There are some scenes that are heart-achingly beautiful here, as well as others that are downright crude. It is a literal mix of the profane and the sublime. I will say that this may well be the most imaginative movie of the year; certainly you won’t be seeing anything like it in the multiplex or at your local film festival. You may find yourself smirking at fart jokes, that lowest common denominator of all humor, but you will also find yourself thinking about the human condition. If the movie has a flaw, it is that the filmmakers seem to be completely aware that they have a high cinematic IQ and at times the movie feels a little condescending, a little hipper-than-thou.

Mostly though, this is an artistic endeavor that tickles the funny bone as well as the brain stem. I can’t say that every reader is going to fall for this the way I did. For that reason, I’ve given the movie a lower rating than it deserves; I can’t in good conscience say “everybody should go see this.” Everybody should not go see this. If your tastes run towards the adventurous, if you’re not easily offended by the scatological and if you are willing to allow yourself be taken in by the wonder, this is the movie for you.

REASONS TO GO: An imaginative exercise different than anything you’ve ever seen. It’s genuinely funny at times. This is truly movie magic on a budget.
REASONS TO STAY: This is most definitely an acquired taste. It may be a little bit too full of itself.
FAMILY VALUES: Plenty of gruesome images, some violence and brief nudity.
TRIVIAL PURSUIT: All of the songs in the movie are sung a cappella, mainly by Andy Hull of the Manchester Orchestra (who also cameos as a cameraman near the end of the movie) and Robert Powell.
CRITICAL MASS: As of 7/19/16: Rotten Tomatoes: 64% positive reviews. Metacritic: 62/100.
COMPARISON SHOPPING: Adaptation
FINAL RATING: 7.5/10
NEXT: The Fundamentals of Caring

Meet Me in Montenegro


Taking that leap of faith.

Taking that leap of faith.

(2014) Romance (The Orchard) Alex Holdridge, Linnea Saasen, Rupert Friend, Jennifer Ulrich, Stuart Manashil, Mia Jacob, Ben Braun, Lena Ehlers, Kate Mackeson, Mathieu van den Berk, Deborah Ann Woll, Rod Ben Zeev, Ty Hodges, Reza Sixo Safai, Wayne Nickel, Victoria Johnston, Tomoko Nakasato, Max Pierangeli, Natalie Gelman, Brent Florence, Jules Amana, Twink Caplan. Directed by Alex Holdridge and Linnea Saasen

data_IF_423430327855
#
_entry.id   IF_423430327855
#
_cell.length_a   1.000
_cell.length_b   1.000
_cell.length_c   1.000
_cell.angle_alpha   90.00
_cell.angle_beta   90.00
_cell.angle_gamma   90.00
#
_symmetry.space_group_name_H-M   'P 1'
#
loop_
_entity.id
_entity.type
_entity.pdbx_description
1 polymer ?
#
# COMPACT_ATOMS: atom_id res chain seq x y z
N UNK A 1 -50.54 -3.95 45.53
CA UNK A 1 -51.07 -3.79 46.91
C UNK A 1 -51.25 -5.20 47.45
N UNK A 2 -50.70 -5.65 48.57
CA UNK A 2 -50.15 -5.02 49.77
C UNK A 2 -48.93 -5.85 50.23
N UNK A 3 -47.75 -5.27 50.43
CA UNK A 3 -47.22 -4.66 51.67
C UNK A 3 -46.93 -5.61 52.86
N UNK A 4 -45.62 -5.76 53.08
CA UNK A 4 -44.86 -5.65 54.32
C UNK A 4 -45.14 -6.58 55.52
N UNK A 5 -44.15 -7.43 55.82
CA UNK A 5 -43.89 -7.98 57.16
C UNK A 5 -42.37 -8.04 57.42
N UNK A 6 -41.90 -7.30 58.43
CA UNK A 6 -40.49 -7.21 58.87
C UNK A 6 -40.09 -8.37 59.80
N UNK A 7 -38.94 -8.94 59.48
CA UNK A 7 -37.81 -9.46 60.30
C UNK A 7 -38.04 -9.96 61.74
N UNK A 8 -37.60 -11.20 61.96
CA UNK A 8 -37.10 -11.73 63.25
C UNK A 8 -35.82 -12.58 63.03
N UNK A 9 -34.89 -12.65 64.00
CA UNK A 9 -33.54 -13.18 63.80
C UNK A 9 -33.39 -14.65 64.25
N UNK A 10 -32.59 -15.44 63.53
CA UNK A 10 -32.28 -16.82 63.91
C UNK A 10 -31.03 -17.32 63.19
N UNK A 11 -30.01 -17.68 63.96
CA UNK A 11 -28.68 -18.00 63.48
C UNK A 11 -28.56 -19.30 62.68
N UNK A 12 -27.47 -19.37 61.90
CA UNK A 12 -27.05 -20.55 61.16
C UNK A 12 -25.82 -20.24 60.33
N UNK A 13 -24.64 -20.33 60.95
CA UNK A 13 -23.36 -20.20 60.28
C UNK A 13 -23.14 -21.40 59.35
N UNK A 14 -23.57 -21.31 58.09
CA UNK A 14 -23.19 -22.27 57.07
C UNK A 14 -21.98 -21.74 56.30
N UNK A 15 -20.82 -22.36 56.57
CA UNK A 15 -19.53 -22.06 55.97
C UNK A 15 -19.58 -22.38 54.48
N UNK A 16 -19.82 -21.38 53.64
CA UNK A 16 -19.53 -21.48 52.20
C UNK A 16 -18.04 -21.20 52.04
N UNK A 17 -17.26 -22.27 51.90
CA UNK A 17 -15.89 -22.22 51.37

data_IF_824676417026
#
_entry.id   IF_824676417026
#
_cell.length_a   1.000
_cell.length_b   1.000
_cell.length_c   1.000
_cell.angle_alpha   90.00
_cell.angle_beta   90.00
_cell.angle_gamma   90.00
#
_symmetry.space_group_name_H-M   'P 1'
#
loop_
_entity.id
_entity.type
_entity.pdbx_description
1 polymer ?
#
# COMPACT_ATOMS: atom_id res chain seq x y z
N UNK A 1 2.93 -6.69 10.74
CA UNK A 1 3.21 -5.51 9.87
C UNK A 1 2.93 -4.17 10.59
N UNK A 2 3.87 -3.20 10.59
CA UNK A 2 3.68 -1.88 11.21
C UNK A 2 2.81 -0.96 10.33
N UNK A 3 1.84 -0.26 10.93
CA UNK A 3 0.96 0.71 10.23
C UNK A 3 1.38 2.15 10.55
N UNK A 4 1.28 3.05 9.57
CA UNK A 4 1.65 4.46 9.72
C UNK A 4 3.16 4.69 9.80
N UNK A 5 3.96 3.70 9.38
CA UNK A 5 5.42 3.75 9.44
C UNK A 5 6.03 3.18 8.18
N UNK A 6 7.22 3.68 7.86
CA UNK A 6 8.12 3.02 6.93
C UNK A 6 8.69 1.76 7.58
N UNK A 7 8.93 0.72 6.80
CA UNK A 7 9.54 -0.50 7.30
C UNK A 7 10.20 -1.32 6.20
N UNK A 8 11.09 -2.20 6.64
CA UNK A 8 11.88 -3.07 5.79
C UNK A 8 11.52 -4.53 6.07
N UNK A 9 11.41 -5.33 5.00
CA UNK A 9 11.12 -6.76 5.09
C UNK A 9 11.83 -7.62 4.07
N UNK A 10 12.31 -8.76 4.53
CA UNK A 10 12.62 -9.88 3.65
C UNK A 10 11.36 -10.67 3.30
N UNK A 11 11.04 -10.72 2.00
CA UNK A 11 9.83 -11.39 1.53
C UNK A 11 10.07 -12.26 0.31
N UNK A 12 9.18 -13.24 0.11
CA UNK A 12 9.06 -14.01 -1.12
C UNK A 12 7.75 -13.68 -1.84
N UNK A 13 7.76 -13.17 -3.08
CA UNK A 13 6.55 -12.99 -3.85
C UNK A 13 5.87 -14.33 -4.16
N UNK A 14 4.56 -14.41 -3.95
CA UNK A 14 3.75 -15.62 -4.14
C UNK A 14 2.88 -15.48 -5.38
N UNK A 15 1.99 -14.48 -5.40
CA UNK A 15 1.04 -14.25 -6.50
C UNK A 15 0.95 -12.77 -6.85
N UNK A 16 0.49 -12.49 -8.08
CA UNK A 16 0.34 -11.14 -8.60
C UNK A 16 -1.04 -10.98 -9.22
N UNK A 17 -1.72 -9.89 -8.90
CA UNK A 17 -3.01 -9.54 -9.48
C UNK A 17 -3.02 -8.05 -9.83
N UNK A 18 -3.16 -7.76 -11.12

Romance in the age of social media is no easy proposition. Millennials have something of a cocoon around them; the anonymity of the Internet, the constant presence of electronic connection via cell phones and tablets, the somewhat impersonal mode of online dating – it’s a wonder that anyone hooks up at all.

Anderson (Holdridge) is an American screenwriter who has seen through the facade of traditional courtship and has declared that romance is dead, and from his own perspective he’s not wrong. He continues to obsess about Lina (Saasen), a Norwegian dancer he met on a trip to the Balkans with whom he had a torrid love affair, only to have her leave him a note “Let’s leave on a high note” on the beach without further explanation and thus she pirouettes out of his life.

Racking his brain as to what he might have done wrong to drive her away from him like that, his budding film career has stalled and he’s deep in credit card debt. He’s taking one last shot, this time making a science fiction film called Supercollider (an excellent name for a film by the way) and is meeting with an actor in Berlin who might be able to give him the cache needed to get the project made. He’s staying with friends Stephen (Friend), an English ex-pat whose attempt to start up a coffee shop ended up in failure, and his girlfriend Friederike (Ulrich) who is growing frustrated at Stephen’s chronic unemployment. Still, Stephen’s offhand suggestion that the two of them go to a sex club and have a four-some with another couple hasn’t fallen on deaf ears; to his horror, Friederike has called his bluff and is planning to take him up on the offer that very weekend, leaving an awkward shopping trip for Stephen and Anderson to find proper sexy attire for Stephen for the club.